Q. If speakers have to be 'anchored', why don't mics?

Published in SOS February 2011
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Hugh Robjohns, Mike Senior

As I understand it, loudspeakers create sound and momentum, which needs to be absorbed in order for the sound quality to be accurate, so we ensure they are braced or fixed to their stands and not wobbling about too much. So surely a mic diaphragm, which is moved by incoming sound, will less accurately represent the sound if the mic casing is not sufficiently anchored. Given that we hang these things from cables, or put them in elastic shockmounts, can you explain to me why this principle doesn't apply?

Is it just to do with acceptable tolerances or is it a trade‑off between picking up vibrations from the stand and capturing the intended sound?

Paul Hammond, via email

SOS Technical Editor Hugh Robjohns replies: In a perfect world, both the loudspeaker and the microphone would be held rigidly in space to deliver optimal performance. However, we don't live in a perfect world. Sometimes a shelf is the most appropriate position for a speaker, but the inevitable down side, then, is that the vibrations inherently generated by the speaker's drive units wobbling back and forth will set up sympathetic resonances and rattles in the shelf, adding unwanted acoustic contributions to the direct sound from the speaker, and thus messing up the sound.We 'decouple' speakers with foam to prevent annoying low‑end frequencies leaving the speakers from reaching the surface they sit on. In the case of mics, we want to stop problem frequencies from reaching them, so we support them in shockmounts.

The obvious solution is, therefore, to 'decouple' the speaker from the shelf with some kind of damped mass‑spring arrangement optimised to prevent the most troubling and annoying frequencies (generally the bottom end) from reaching the shelf. This is often achieved, in practice, using a foam pad or similar.

With microphones, we are trying to control energy going the other way. We want to stop mechanical vibrations from reaching the mic, whereas we were trying to stop mechanical vibrations leaving the speaker.

Again, in a perfect world the mic would be held rigidly in space, using some kind of tripod, much like the ones photographers use for their cameras. However, in practice, we tend to place mics at the ends of long, undamped boom arms on relatively floppy mic stands which are, themselves, placed on objects that pick up mechanical vibrations (foot tapping, perhaps) and then pass them along the metalwork straight to the mic.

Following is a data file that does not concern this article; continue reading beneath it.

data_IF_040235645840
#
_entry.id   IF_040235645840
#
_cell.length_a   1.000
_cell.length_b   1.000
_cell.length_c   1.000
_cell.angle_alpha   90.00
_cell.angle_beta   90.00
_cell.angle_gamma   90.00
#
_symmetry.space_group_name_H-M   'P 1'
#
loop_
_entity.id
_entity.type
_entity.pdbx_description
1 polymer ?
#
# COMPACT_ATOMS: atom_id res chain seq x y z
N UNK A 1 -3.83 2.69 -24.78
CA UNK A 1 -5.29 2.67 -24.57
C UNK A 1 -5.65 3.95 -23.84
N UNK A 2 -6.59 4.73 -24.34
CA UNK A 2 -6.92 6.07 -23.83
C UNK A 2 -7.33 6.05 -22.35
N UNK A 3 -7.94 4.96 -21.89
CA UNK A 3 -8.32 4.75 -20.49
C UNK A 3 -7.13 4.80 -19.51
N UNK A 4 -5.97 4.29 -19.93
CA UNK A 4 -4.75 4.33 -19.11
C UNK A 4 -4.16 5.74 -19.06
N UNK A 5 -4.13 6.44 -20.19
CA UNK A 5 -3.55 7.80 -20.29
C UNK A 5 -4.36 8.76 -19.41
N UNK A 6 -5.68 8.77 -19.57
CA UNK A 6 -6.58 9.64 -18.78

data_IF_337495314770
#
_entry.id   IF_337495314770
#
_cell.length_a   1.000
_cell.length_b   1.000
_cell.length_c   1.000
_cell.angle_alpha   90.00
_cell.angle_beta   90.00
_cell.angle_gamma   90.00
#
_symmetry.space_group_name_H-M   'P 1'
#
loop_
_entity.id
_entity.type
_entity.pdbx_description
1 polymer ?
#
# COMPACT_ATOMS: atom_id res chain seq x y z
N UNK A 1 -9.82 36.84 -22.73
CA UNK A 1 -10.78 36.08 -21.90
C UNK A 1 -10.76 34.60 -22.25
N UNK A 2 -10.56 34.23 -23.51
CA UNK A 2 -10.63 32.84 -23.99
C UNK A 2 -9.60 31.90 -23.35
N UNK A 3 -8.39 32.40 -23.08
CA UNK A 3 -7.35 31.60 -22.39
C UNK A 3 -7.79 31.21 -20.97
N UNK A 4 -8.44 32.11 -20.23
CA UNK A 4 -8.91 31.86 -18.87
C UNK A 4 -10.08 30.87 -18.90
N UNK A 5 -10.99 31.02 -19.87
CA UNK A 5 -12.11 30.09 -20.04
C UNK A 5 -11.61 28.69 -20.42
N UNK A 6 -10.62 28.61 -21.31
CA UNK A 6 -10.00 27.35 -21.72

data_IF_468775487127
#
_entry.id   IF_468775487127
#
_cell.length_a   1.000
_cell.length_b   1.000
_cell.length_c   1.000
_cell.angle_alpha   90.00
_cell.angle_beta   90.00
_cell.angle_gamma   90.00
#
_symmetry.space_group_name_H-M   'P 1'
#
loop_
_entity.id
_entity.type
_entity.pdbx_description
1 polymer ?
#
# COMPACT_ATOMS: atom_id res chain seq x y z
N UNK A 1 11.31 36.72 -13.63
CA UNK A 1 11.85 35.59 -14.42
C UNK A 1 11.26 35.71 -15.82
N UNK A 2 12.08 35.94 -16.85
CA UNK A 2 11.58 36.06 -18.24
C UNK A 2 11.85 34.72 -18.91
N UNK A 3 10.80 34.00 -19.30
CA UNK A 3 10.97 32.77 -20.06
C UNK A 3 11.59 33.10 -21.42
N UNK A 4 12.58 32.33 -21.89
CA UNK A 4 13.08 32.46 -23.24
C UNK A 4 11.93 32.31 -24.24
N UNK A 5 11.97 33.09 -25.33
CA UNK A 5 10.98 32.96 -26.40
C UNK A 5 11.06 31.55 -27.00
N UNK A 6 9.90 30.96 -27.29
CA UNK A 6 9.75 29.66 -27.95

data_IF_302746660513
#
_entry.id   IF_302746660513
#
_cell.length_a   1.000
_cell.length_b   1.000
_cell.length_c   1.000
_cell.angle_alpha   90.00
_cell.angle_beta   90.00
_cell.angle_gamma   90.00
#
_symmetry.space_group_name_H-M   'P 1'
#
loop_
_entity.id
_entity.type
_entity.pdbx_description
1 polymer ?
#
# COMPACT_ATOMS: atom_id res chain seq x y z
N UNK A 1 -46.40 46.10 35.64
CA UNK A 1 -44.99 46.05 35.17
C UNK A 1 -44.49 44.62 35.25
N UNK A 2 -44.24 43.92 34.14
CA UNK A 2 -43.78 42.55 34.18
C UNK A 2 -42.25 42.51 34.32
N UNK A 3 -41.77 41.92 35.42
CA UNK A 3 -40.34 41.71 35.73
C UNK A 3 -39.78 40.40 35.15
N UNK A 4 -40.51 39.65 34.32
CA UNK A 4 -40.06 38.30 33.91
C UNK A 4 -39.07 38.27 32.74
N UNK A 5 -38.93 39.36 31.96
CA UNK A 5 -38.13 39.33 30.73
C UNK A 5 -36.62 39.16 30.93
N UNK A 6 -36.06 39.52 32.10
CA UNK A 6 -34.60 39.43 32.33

The obvious result is that the mic body moves in space, and in so doing forces the diaphragm back and forth through the air. This results in a varying air pressure impinging on the diaphragm that the mic can't differentiate from the wanted sound waves coming through the air, and so the mic indirectly captures the 'sound' of its physical movement as well as the wanted music.

The solution is to support the mic in a well‑designed shockmount so that the troublesome (low end, again) vibrations that travel up through the mic stand are trapped by another damped mass‑spring arrangement and thus are prevented from reaching the mic. If the shockmount works well, the mic stays still while the stand wobbles about around it, much like the interior of a car moving smoothly while the wheels below are crashing in and out of potholes!

The only potential problem with the microphone shockmount is that it can easily be bypassed by the microphone cable. If the cable is relatively stiff and is wrapped around the mic stand, the vibrations can travel along the mic cable and reach the mic that way, neatly circumventing the shockmount. The solution is to use a very lightweight cable from the mic to the stand, properly secured at the stand to trap unwanted vibrations.  

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